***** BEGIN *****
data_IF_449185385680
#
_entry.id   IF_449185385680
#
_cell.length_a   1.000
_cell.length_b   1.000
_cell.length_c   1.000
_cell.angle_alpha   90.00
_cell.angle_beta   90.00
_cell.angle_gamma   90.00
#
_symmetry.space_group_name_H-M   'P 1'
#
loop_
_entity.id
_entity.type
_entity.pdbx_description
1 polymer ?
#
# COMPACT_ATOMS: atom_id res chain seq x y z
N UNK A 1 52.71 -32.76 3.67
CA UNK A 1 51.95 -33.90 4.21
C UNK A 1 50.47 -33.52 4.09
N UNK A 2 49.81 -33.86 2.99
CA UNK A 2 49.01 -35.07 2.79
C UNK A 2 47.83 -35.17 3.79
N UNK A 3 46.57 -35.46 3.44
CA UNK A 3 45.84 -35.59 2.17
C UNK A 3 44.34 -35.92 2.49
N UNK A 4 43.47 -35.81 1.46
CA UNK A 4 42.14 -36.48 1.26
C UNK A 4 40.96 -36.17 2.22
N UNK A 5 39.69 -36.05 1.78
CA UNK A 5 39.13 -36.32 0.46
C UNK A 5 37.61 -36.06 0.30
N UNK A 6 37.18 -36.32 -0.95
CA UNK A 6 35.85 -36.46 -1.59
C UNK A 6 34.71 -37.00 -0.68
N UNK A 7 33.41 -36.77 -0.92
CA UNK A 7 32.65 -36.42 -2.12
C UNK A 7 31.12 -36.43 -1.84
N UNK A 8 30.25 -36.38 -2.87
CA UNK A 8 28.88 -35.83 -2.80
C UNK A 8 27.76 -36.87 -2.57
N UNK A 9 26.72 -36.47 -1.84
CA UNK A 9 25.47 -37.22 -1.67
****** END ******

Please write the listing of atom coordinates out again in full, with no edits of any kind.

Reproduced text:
data_IF_449185385680
#
_entry.id   IF_449185385680
#
_cell.length_a   1.000
_cell.length_b   1.000
_cell.length_c   1.000
_cell.angle_alpha   90.00
_cell.angle_beta   90.00
_cell.angle_gamma   90.00
#
_symmetry.space_group_name_H-M   'P 1'
#
loop_
_entity.id
_entity.type
_entity.pdbx_description
1 polymer ?
#
# COMPACT_ATOMS: atom_id res chain seq x y z
N UNK A 1 52.71 -32.76 3.67
CA UNK A 1 51.95 -33.90 4.21
C UNK A 1 50.47 -33.52 4.09
N UNK A 2 49.81 -33.86 2.99
CA UNK A 2 49.01 -35.07 2.79
C UNK A 2 47.83 -35.17 3.79
N UNK A 3 46.57 -35.46 3.44
CA UNK A 3 45.84 -35.59 2.17
C UNK A 3 44.34 -35.92 2.49
N UNK A 4 43.47 -35.81 1.46
CA UNK A 4 42.14 -36.48 1.26
C UNK A 4 40.96 -36.17 2.22
N UNK A 5 39.69 -36.05 1.78
CA UNK A 5 39.13 -36.32 0.46
C UNK A 5 37.61 -36.06 0.30
N UNK A 6 37.18 -36.32 -0.95
CA UNK A 6 35.85 -36.46 -1.59
C UNK A 6 34.71 -37.00 -0.68
N UNK A 7 33.41 -36.77 -0.92
CA UNK A 7 32.65 -36.42 -2.12
C UNK A 7 31.12 -36.43 -1.84
N UNK A 8 30.25 -36.38 -2.87
CA UNK A 8 28.88 -35.83 -2.80
C UNK A 8 27.76 -36.87 -2.57
N UNK A 9 26.72 -36.47 -1.84
CA UNK A 9 25.47 -37.22 -1.67